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Haswell laptops deliver on long battery

By Anick Jesdanun Associated Press
Sept. 4, 2013 at 11 p.m.


NEW YORK - Just in time for the back-to-school season, new laptops with extended battery life are hitting store shelves.

What these laptops have in common are microprocessors that belong to a new family of Intel chips called Haswell. The chips consume less power than previous generations and promise a 50 percent boost in battery life for watching video. The improvements extend to word processing, Web surfing and other computing tasks as well.

The catch: Slim, lightweight laptops with Haswell chips cost more than $1,000. Cheaper laptops will be heavier or come with older chips.

I reviewed Apple's MacBook Air and Dell, Sony and Acer computers running Microsoft's Windows 8. The four I tested use solid-state flash drives, which keep laptops light but don't have as much capacity as traditional storage. They also lack Ethernet ports for wired Internet connections and slots for DVDs. Expect to use Wi-Fi a lot, though USB ports are available to connect devices. Base models come with 128 gigabytes of storage.

Here are the four Haswell laptops I tried, starting with the cheapest:

<strong>MacBook Air from Apple Inc.</strong> Starts at $1,099 for 13-inch model. With a screen measuring 13.3 inches diagonally, the larger model weighs 2.96 pounds and costs $1,099. An even lighter, 11.6-inch version is available for $999, but promised battery life is just nine hours.

It's odd that the Air is the cheapest of the four I reviewed, as Apple's computers are traditionally pricier than their Windows counterparts. But in this case, the Windows laptops I tested all come with touch screens, something Apple has avoided in laptops on the premise that people don't want to lift their hands off the keyboard to use touch controls.

Although promised battery life on the 13-inch review unit was 12 hours, I was able to get more than 14 hours once by turning off the Wi-Fi connection. I typically got nine to 11 hours for general Web surfing. Apple promises up to 10 hours for playing video downloaded from its iTunes store.

Beyond having a long battery life, the Air is a solid machine that is easy to hold and carry. Only the 13-inch model has a slot for SD memory cards.

Apart from its limited storage compared with laptops with regular hard drives, the MacBook Air will work fine as a primary computer.

<strong>XPS 12 from Dell Inc.</strong> Starts at $1,200. The XPS 12 is part of a category called ultrabooks - slim and light laptops, much like MacBook Airs, except they run Windows. The XPS 12 is also a convertible. The screen spins like a pig roasting on a spit. In one position, you get a laptop. Spin it 180 degrees, close the lid, and you have yourself a tablet. Magic.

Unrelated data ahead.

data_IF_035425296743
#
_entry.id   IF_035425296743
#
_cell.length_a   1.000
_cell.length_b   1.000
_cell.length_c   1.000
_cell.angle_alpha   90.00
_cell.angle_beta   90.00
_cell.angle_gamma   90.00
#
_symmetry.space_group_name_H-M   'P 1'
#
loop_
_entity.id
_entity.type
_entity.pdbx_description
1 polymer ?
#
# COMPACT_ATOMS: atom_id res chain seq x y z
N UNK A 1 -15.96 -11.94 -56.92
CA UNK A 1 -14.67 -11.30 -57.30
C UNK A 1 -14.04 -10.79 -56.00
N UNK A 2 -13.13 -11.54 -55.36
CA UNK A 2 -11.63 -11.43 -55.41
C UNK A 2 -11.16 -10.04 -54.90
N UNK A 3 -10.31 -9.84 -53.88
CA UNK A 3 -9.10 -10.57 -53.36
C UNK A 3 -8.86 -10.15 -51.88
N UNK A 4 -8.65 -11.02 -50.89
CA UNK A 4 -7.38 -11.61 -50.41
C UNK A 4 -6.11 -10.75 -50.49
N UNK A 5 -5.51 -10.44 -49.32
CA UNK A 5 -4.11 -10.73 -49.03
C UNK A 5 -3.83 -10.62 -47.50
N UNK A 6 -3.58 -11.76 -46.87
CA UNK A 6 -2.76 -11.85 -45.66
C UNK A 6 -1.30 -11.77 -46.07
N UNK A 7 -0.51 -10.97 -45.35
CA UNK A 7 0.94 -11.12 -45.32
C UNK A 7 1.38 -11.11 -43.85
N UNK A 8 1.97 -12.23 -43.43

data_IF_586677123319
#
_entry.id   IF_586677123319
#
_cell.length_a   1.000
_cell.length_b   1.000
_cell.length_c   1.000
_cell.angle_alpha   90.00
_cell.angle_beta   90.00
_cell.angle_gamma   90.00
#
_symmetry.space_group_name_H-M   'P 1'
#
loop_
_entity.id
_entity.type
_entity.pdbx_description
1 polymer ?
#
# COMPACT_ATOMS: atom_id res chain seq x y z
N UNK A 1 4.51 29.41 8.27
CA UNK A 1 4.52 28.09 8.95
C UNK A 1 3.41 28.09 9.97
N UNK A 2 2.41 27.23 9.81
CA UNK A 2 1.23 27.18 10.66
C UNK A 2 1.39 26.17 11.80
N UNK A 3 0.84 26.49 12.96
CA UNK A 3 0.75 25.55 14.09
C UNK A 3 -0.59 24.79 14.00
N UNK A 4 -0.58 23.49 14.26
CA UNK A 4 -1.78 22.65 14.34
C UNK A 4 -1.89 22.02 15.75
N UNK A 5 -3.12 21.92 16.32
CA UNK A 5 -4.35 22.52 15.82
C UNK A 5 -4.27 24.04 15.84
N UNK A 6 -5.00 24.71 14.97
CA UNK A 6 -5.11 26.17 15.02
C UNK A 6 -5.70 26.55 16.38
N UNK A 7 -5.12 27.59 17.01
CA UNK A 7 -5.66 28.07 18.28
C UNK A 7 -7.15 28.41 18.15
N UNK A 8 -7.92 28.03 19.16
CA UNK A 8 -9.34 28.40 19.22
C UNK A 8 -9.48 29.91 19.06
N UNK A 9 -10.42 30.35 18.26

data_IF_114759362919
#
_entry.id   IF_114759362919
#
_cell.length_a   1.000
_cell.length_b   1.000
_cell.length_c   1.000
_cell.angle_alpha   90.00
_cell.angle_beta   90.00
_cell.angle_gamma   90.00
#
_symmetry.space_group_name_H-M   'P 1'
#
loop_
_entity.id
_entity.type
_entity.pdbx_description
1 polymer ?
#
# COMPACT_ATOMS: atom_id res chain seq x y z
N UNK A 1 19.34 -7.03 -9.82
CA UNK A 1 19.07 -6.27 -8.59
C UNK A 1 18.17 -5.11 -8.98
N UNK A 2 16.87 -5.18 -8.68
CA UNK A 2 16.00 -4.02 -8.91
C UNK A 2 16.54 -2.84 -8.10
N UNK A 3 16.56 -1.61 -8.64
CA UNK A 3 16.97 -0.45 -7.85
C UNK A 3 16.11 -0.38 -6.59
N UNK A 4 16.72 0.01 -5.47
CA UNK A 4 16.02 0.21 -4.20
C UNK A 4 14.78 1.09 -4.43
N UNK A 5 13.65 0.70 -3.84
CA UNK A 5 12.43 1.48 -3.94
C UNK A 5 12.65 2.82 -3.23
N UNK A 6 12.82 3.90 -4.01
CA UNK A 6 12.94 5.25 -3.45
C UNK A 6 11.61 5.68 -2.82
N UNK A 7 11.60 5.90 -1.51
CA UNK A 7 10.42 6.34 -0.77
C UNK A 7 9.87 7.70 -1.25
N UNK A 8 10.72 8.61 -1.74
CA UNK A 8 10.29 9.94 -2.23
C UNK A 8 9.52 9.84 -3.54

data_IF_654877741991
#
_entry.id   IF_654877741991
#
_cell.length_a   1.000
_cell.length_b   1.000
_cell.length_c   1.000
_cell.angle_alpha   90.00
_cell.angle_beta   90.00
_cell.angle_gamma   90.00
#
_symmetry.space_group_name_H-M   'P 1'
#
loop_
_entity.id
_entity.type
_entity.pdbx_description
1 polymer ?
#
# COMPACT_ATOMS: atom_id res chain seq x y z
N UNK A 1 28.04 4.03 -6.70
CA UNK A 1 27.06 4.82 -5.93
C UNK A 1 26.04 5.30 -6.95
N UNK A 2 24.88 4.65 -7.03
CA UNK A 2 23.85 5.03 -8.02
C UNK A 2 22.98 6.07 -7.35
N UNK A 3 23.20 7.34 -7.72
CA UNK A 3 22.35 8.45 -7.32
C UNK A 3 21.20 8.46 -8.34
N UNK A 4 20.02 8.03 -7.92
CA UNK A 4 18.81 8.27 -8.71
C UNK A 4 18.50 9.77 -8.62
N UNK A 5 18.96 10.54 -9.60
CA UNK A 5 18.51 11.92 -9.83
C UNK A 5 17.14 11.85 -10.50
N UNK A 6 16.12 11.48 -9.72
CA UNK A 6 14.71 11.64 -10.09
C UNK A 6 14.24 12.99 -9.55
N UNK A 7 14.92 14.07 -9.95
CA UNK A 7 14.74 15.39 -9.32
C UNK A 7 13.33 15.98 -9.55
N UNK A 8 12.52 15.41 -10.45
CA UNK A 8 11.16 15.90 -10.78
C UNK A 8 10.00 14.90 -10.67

Unfortunately, the XPS 12 is on the heavy side. The base model is 3.35 pounds. The XPS 12 is alone in lacking an SD card slot, and its 12.5-inch screen is the smallest. But it is also the only one to have physical volume buttons on the side, and it's more affordable than the other two Windows laptops I reviewed.

Promised battery life is about 8.75 hours. I got nearly 8.5 hours for word processing, spreadsheets and other tasks that didn't need Wi-Fi. With wireless turned on, I got 7.5 to eight hours of use.

What I like most about the XPS 12 is the fact that it automatically disables the on-screen keyboard when in laptop mode.

<strong>Vaio Pro 13 from Sony Corp.</strong> Starts at $1,250. The Pro is an ultrabook that's light. Very, very light. The 13.3-inch laptop weighs just 2.34 pounds, only 60 percent more than an iPad. Sony uses carbon fiber to keep it light.Sony assures me that it's more durable than aluminum. The base model starts at $1,250, though you can save $100 with an 11.6-inch Vaio Pro 11 instead.

I was ready to hate the Pro 13 because the cursor keeps jumping around when I type, making it difficult to complete sentences.Turns out I had to download a piece of software to give me settings for touchpad sensitivity. I had two weeks of frustrations until then, though Sony tells me most consumers won't need the separate download.

I consistently got more than the seven hours of battery life promised for general Web surfing and word processing.

<strong>Aspire S7 from Acer Inc.</strong> Starts at $1,450. The Aspire has what I want in a laptop, except for the price. The laptop's aluminum body is covered on one side with glossy white glass. It's also fairly light, at 2.87 pounds.

You can flip its screen all the way back so that both the keyboard and the screen are level with the surface, just like a tablet on a tabletop. Just press Function-O on the keyboard and the image on the screen rotates 90 degrees at a time, allowing you to show something to others sitting at your table.

Acer's website promises eight hours of battery life. I exceeded nine hours with Wi-Fi off and got seven to 8.5 hours of general Web surfing.

Two complaints about the design: The power button is near the hole for the charger, so I accidentally turned the machine off by mistake several times.

I also had the cursor jump around when I first used it. A replacement unit Acer sent me to review worked without a hitch.

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